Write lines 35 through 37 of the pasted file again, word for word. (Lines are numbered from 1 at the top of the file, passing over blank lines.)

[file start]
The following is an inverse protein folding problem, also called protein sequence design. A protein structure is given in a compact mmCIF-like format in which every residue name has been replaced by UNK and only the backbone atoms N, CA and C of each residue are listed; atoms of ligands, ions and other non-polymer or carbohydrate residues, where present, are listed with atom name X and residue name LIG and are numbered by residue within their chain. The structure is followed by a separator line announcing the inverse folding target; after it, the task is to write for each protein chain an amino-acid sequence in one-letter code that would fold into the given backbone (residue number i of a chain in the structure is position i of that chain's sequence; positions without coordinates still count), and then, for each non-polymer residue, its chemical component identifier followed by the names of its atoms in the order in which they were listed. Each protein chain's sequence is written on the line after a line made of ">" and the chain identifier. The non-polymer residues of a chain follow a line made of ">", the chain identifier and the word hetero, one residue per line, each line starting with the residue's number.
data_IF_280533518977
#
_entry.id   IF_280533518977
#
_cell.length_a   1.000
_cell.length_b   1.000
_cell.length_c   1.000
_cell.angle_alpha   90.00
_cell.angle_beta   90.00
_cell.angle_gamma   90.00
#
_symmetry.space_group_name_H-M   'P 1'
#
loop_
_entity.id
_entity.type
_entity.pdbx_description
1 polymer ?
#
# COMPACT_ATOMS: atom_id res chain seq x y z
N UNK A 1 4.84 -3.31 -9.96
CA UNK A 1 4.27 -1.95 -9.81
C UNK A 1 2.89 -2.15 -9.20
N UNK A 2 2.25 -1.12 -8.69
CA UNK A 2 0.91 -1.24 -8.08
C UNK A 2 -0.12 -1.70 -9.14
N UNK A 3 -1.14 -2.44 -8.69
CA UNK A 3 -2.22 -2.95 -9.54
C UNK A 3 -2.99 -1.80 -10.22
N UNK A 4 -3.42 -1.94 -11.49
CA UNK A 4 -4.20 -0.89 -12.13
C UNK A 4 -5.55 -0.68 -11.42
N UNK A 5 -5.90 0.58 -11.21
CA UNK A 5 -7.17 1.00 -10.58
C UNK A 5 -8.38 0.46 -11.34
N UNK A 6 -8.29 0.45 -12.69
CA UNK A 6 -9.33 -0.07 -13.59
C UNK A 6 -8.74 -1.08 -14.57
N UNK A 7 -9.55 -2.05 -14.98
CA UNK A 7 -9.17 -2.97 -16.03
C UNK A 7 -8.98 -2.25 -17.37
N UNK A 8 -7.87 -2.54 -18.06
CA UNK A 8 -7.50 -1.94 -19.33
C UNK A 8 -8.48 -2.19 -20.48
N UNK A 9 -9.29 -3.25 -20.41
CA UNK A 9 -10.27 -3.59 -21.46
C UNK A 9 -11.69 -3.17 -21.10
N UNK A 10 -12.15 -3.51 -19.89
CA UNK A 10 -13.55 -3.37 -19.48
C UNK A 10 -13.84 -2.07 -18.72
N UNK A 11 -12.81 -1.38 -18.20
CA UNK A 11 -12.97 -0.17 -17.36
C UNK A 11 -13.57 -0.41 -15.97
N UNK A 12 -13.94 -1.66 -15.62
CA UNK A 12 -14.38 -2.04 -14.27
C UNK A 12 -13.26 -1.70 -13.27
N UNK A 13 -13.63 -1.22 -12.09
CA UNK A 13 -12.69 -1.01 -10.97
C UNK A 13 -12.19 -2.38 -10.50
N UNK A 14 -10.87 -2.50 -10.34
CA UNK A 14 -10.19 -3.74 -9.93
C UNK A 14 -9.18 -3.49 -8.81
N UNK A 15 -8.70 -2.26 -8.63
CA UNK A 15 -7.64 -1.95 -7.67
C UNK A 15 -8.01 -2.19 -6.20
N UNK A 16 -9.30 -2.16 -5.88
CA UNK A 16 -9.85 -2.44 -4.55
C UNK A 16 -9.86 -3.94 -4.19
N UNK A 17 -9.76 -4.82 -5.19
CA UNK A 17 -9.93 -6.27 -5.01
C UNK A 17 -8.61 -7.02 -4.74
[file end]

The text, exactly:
CA UNK A 5 -7.17 1.00 -10.58
C UNK A 5 -8.38 0.46 -11.34
N UNK A 6 -8.29 0.45 -12.69